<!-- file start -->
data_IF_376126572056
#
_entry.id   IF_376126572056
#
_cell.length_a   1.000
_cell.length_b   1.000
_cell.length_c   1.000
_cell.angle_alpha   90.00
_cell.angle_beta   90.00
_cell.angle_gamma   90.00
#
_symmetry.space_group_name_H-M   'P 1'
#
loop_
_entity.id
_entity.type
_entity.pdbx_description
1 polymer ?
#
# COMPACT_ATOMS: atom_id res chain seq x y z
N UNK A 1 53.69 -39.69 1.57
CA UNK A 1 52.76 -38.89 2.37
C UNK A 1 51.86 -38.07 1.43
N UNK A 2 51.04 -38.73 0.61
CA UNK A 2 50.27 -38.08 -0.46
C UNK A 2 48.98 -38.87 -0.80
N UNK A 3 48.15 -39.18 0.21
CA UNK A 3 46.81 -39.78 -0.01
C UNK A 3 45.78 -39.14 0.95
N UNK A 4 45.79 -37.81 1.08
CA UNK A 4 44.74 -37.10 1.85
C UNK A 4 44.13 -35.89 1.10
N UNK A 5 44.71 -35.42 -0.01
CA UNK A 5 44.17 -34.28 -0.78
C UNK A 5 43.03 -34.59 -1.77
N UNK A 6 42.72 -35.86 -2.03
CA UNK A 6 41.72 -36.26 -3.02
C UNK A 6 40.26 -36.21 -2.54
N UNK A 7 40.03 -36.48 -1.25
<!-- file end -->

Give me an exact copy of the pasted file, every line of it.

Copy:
data_IF_376126572056
#
_entry.id   IF_376126572056
#
_cell.length_a   1.000
_cell.length_b   1.000
_cell.length_c   1.000
_cell.angle_alpha   90.00
_cell.angle_beta   90.00
_cell.angle_gamma   90.00
#
_symmetry.space_group_name_H-M   'P 1'
#
loop_
_entity.id
_entity.type
_entity.pdbx_description
1 polymer ?
#
# COMPACT_ATOMS: atom_id res chain seq x y z
N UNK A 1 53.69 -39.69 1.57
CA UNK A 1 52.76 -38.89 2.37
C UNK A 1 51.86 -38.07 1.43
N UNK A 2 51.04 -38.73 0.61
CA UNK A 2 50.27 -38.08 -0.46
C UNK A 2 48.98 -38.87 -0.80
N UNK A 3 48.15 -39.18 0.21
CA UNK A 3 46.81 -39.78 -0.01
C UNK A 3 45.78 -39.14 0.95
N UNK A 4 45.79 -37.81 1.08
CA UNK A 4 44.74 -37.10 1.85
C UNK A 4 44.13 -35.89 1.10
N UNK A 5 44.71 -35.42 -0.01
CA UNK A 5 44.17 -34.28 -0.78
C UNK A 5 43.03 -34.59 -1.77
N UNK A 6 42.72 -35.86 -2.03
CA UNK A 6 41.72 -36.26 -3.02
C UNK A 6 40.26 -36.21 -2.54
N UNK A 7 40.03 -36.48 -1.25